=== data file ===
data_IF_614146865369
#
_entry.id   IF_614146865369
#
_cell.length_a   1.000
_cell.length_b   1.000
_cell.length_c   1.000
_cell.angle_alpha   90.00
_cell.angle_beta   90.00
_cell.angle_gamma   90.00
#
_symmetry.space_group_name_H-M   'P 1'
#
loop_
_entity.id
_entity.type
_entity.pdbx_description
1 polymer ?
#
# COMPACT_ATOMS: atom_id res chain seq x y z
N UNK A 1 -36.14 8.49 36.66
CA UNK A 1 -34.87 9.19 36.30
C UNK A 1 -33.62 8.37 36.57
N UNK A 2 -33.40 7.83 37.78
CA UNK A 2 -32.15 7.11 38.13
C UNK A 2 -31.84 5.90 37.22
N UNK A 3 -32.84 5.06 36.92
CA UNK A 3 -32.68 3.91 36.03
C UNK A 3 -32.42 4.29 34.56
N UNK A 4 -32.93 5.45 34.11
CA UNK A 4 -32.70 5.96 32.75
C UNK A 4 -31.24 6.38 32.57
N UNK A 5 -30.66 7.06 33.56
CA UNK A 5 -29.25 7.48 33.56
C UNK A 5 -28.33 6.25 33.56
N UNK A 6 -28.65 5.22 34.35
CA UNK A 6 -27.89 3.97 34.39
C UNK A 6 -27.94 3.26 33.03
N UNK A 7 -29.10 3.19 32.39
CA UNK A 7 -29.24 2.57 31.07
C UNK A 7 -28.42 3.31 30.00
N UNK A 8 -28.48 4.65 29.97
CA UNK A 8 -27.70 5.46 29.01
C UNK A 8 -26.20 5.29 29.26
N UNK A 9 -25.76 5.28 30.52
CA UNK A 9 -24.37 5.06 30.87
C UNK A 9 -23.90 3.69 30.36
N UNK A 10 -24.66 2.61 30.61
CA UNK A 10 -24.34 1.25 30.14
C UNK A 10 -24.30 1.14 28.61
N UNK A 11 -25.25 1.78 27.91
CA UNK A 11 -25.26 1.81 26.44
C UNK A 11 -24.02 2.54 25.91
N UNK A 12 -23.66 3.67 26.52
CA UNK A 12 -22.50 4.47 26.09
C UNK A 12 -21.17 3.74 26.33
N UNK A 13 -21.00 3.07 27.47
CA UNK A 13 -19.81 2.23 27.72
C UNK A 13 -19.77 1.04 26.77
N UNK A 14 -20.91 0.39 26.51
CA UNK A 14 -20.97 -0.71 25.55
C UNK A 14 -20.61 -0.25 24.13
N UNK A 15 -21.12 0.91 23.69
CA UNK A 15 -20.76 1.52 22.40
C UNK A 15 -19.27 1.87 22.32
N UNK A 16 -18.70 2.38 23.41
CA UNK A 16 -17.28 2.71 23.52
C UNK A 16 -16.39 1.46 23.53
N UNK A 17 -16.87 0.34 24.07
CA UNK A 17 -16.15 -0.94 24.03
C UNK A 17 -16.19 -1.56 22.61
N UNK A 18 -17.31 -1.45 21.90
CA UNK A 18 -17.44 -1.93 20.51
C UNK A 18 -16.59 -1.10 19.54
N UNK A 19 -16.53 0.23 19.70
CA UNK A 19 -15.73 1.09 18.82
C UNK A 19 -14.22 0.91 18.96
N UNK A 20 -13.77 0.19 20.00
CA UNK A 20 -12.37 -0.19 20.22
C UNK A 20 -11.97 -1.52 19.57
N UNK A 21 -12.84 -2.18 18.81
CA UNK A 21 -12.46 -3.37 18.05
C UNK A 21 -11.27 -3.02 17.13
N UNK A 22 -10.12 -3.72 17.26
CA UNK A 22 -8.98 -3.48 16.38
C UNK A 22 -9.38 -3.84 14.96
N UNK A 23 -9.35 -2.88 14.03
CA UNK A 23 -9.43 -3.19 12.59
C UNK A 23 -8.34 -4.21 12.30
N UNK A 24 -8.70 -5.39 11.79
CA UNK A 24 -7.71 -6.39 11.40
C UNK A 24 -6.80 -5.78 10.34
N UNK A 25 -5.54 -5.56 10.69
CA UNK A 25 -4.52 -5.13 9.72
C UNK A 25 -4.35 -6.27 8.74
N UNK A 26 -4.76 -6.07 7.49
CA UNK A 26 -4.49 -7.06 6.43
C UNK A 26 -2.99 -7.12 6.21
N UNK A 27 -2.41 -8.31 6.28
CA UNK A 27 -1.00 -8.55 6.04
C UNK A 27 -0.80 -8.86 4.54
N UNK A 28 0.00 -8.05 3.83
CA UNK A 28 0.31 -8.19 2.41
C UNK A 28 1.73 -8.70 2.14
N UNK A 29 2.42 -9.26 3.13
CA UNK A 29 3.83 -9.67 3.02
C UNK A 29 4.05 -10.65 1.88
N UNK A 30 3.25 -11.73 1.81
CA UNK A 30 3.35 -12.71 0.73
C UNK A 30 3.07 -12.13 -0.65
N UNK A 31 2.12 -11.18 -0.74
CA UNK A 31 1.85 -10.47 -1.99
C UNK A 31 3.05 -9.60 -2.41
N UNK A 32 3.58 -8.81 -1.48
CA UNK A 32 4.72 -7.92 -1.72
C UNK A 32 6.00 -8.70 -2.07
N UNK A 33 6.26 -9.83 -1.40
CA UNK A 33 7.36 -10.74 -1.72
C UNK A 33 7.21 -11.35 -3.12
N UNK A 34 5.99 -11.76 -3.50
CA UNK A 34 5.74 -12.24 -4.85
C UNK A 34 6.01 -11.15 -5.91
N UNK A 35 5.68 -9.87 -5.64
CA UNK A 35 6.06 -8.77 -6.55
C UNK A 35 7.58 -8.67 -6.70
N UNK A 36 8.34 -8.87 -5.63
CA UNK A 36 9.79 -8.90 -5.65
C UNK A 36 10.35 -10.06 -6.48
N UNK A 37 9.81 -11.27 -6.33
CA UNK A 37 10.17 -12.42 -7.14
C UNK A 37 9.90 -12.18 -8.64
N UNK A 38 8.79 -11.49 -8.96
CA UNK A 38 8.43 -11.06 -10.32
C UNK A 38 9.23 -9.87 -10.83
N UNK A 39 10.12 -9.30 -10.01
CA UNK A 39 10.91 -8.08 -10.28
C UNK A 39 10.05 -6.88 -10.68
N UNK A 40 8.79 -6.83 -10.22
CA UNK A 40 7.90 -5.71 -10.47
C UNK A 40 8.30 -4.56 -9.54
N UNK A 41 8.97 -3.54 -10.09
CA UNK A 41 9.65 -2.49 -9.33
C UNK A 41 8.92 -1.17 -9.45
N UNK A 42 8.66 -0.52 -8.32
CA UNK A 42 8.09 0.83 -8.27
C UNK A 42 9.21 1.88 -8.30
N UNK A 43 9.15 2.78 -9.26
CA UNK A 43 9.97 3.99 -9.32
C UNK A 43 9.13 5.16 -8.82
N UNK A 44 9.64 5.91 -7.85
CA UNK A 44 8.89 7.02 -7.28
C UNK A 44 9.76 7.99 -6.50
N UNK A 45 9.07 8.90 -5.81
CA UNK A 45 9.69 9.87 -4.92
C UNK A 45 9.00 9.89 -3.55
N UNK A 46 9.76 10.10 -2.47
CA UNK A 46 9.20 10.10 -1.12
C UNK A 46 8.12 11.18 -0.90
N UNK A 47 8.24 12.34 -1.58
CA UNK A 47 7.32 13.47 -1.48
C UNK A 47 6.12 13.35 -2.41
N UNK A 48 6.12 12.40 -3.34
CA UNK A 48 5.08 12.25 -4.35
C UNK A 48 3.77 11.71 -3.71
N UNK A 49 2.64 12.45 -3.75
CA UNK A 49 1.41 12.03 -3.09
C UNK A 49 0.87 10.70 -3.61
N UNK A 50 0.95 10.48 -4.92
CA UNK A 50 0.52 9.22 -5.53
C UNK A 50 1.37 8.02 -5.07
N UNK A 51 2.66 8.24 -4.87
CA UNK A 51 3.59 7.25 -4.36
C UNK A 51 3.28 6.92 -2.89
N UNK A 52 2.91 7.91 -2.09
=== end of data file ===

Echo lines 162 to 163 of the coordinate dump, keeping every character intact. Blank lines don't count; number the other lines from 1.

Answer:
N UNK A 48 6.12 12.40 -3.34
CA UNK A 48 5.08 12.25 -4.35